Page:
Posts Tagged ‘the UN Security Council’

Joint NGO-call for UN to protect civilians caught in armed conflict

May 12, 2021

On 12 May 2021 the International Rescue Committee (IRC) and 25 other civil society organizations have issued a joint statement ahead of the May 25th UN Security Council Open Debate on the Protection of Civilians in Armed Conflict. The joint statement calls for the UN Secretary General, UN Security Council, Member States, and armed actors to take urgent and ambitious action to shift mindsets and invest in robust policies, strategies, and practices, to protect civilians caught in armed conflict.

Civil Society Statement on the Protection of Civilians in Armed Conflict (2021)

Over the past year, anniversaries of the conflicts in Syria, Libya, Yemen, and new outbreaks of violence elsewhere, have served as grim reminders of the international community’s lack of meaningful progress to uphold their commitments to protect civilians in armed conflict. The COVID-19 pandemic has interacted with new, ongoing, and protracted conflicts, exacerbating existing inequalities and protection concerns, and contributing to dramatically escalating humanitarian needs including displacement, famine and food insecurity, and desperate medical shortfalls. Civilians living in conflict-zones continue to experience the devastating impacts of conflict-related environmental damage and an increased vulnerability to climate and environmental risks with wide-ranging effects on health and human suffering.

Meanwhile, States continue to use the pandemic and other pretexts to shrink civic space. Dialogue essential to the development of policies, strategies, and plans for protection of civilians too often fails to be adequately representative and inclusive of civil society, despite their voices being essential. This is especially true for vulnerable or marginalized communities and for human rights defenders.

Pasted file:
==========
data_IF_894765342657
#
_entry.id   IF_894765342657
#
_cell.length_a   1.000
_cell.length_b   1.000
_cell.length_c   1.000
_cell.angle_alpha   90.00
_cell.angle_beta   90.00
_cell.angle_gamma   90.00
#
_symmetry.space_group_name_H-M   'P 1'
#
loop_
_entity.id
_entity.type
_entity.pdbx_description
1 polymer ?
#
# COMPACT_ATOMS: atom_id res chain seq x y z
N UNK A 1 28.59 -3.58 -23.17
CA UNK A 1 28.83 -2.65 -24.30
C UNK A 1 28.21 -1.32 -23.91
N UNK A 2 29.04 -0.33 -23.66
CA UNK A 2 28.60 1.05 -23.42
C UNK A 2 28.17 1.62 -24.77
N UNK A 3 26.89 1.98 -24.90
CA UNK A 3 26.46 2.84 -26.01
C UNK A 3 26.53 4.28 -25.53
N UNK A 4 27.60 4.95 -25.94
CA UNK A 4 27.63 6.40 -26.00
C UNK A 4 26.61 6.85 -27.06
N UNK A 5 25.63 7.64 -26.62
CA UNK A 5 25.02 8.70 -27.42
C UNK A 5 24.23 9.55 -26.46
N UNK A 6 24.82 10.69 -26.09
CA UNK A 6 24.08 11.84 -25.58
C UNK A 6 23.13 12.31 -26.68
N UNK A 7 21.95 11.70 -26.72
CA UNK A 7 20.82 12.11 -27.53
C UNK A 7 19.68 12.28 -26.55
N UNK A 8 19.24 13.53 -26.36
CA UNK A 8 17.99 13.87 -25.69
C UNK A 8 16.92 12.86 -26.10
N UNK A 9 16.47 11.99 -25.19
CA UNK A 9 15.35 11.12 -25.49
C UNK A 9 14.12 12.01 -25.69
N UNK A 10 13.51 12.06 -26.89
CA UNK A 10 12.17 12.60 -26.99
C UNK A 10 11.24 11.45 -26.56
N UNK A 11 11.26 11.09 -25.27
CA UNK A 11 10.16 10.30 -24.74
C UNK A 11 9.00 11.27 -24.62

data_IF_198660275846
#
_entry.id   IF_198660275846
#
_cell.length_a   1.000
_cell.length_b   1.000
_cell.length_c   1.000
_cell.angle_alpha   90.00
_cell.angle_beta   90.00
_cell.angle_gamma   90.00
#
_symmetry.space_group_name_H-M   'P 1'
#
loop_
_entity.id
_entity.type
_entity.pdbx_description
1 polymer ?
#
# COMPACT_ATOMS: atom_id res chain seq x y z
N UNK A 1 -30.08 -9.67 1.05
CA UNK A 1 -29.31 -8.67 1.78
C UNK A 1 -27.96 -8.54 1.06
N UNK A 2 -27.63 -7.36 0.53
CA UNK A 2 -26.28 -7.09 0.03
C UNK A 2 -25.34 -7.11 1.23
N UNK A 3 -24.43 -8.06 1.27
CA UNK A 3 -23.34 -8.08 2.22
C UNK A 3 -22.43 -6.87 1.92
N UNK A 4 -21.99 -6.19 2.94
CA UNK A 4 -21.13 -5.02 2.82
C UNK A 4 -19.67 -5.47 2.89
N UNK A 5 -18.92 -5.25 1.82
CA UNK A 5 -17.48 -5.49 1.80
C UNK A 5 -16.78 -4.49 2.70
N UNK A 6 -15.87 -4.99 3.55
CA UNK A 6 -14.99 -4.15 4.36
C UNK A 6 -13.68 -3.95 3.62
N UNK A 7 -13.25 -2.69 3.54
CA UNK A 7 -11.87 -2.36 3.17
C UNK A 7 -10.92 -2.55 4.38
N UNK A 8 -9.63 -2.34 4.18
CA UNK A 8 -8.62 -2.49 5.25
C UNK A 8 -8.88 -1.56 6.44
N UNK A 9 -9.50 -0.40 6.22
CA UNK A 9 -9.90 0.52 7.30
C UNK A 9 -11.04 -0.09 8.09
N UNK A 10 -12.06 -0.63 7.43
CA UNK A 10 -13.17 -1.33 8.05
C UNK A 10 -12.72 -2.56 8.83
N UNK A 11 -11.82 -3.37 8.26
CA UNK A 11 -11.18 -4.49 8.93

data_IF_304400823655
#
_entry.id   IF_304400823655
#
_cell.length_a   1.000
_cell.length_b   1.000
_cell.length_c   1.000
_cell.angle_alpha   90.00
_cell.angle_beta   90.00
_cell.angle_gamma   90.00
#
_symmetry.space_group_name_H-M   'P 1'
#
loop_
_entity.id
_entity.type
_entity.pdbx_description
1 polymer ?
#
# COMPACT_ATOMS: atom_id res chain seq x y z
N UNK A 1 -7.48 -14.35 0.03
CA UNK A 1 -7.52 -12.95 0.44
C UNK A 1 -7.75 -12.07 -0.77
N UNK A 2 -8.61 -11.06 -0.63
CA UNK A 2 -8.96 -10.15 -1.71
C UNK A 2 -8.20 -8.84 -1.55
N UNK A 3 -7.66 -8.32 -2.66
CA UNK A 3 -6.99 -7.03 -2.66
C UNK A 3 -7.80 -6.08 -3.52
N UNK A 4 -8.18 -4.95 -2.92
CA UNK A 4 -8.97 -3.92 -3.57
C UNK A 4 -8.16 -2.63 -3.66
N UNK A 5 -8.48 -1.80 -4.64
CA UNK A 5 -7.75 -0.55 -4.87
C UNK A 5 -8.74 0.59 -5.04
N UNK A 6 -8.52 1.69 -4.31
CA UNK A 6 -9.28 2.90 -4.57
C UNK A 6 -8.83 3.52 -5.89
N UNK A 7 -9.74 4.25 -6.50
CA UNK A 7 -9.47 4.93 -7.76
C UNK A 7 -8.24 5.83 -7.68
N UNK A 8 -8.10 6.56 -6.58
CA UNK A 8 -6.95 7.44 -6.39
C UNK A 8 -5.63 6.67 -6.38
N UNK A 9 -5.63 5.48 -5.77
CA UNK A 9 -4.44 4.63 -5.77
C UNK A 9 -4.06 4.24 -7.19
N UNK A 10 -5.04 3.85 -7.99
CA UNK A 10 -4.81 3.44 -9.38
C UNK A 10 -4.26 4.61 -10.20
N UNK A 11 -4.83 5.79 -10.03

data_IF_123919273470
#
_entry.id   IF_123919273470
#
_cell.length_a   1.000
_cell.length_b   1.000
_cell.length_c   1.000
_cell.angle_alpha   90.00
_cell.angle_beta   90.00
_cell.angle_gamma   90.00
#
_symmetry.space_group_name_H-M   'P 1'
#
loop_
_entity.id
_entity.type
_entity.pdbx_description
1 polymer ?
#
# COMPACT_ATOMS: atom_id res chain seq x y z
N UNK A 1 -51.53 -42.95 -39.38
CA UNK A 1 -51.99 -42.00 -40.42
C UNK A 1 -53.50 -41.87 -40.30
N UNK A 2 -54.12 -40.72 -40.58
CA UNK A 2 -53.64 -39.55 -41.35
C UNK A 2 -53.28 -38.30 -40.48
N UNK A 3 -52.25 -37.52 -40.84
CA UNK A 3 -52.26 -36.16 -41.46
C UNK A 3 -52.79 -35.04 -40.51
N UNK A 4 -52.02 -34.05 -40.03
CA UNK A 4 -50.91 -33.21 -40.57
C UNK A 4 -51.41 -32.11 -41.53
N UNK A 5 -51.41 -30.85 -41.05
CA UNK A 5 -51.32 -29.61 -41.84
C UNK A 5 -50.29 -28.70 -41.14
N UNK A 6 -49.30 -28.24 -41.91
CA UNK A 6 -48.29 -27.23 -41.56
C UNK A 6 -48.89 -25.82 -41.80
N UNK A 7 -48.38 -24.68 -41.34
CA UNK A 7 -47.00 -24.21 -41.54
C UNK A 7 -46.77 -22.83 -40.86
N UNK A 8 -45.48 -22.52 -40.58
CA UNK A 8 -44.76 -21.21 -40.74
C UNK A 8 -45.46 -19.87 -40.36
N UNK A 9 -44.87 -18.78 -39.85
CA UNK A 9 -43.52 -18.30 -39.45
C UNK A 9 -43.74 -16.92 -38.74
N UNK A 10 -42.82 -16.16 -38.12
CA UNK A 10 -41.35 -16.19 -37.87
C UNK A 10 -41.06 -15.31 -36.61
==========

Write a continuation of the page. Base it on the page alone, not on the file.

Parties to conflict continue to be blind to the gendered, age-specific, and intersectional vulnerabilities of civilians. In particular, conflicts continue to undermine the rights of women, children, persons with disabilities and minorities, especially when it comes to participating in decisions that impact their lives and communities. Conflict often leads to the widespread use of gender-based violence, undermining of women’s freedom of movement and access to education, health and livelihoods. The deliberate targeting and collateral impact of conflicts on women and girls continues to result in specific gendered harms that must be redressed, requiring the humanitarian system to ensure that there is gender equity in the decision-making structures at all levels. Attacks on educational institutions and their military use result in death, destruction, and loss of education, creating long-term negative consequences for whole communities.

Moreover, the absence of genuine political will to realize accountability for war crimes and other serious violations has deepened a culture of impunity.  As a result, parties to conflict continue to directly violate international humanitarian law (IHL) or enable violations by others and fail to take meaningful practical steps to minimize and respond to civilian harm in conflict.  Parties, including some States who profess to support the protection of civilians agenda are also fueling protection crises around the world, including through the supply of weapons and other forms of military and security assistance. Rather than enhancing the protection of civilians, millions have been forced to flee bombing and fighting and face hunger, starvation and disease as their access to life-saving humanitarian assistance is denied or otherwise impeded.